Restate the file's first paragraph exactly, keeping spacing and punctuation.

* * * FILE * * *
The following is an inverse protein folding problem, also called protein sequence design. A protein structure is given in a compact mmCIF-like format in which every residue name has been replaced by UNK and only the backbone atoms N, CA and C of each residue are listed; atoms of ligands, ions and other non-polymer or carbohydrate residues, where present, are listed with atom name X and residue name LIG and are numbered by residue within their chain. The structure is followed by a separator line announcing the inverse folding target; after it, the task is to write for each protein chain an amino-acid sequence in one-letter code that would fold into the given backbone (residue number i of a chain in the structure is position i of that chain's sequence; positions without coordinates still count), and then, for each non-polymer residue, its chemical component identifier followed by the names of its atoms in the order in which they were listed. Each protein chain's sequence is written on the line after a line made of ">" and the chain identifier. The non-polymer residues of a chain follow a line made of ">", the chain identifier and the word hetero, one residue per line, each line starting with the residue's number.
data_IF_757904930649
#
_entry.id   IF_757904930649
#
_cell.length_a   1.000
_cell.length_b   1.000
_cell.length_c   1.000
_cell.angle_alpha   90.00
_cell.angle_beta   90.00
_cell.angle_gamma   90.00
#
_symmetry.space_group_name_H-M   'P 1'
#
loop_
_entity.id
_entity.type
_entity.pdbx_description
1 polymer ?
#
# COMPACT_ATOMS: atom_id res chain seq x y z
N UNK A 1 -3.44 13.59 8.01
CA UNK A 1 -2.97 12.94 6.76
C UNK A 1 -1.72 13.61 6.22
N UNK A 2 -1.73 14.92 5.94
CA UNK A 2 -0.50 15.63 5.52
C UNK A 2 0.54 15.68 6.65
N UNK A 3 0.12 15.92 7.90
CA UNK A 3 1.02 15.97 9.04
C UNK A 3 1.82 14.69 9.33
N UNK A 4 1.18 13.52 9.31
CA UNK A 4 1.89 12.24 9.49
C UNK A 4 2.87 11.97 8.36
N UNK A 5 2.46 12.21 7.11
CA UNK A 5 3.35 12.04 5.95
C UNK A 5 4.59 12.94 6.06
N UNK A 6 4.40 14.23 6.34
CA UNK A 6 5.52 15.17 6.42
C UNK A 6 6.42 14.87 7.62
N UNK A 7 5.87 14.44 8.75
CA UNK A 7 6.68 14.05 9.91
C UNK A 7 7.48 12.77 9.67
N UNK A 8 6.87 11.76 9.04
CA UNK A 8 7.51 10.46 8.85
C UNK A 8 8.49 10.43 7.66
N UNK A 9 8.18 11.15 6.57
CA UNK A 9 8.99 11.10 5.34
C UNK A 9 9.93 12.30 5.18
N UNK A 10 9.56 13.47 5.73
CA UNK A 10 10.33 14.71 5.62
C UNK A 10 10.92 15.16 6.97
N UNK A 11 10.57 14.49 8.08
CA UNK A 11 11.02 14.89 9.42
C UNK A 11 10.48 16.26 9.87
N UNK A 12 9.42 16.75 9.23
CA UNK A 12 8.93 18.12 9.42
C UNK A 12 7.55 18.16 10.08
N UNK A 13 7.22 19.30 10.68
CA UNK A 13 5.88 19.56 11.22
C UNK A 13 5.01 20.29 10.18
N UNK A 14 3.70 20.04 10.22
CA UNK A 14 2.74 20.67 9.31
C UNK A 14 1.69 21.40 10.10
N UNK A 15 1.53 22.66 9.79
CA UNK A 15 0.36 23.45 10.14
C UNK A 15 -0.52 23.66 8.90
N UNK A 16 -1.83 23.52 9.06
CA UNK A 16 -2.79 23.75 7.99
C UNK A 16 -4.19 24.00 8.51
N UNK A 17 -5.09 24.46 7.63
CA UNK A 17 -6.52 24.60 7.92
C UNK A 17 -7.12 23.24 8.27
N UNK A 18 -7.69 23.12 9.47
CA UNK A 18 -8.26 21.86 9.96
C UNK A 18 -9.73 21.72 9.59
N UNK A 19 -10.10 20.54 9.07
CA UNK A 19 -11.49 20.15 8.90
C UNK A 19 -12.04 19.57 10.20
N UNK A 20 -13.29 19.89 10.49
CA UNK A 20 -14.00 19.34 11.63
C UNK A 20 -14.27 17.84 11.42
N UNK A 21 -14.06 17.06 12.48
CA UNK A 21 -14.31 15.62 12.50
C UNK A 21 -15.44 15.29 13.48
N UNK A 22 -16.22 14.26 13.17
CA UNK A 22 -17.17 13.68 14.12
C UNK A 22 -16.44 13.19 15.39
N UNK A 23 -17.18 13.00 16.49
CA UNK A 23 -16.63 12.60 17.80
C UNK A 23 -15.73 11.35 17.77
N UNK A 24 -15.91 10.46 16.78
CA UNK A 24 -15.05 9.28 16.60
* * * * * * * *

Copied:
The following is an inverse protein folding problem, also called protein sequence design. A protein structure is given in a compact mmCIF-like format in which every residue name has been replaced by UNK and only the backbone atoms N, CA and C of each residue are listed; atoms of ligands, ions and other non-polymer or carbohydrate residues, where present, are listed with atom name X and residue name LIG and are numbered by residue within their chain. The structure is followed by a separator line announcing the inverse folding target; after it, the task is to write for each protein chain an amino-acid sequence in one-letter code that would fold into the given backbone (residue number i of a chain in the structure is position i of that chain's sequence; positions without coordinates still count), and then, for each non-polymer residue, its chemical component identifier followed by the names of its atoms in the order in which they were listed. Each protein chain's sequence is written on the line after a line made of ">" and the chain identifier. The non-polymer residues of a chain follow a line made of ">", the chain identifier and the word hetero, one residue per line, each line starting with the residue's number.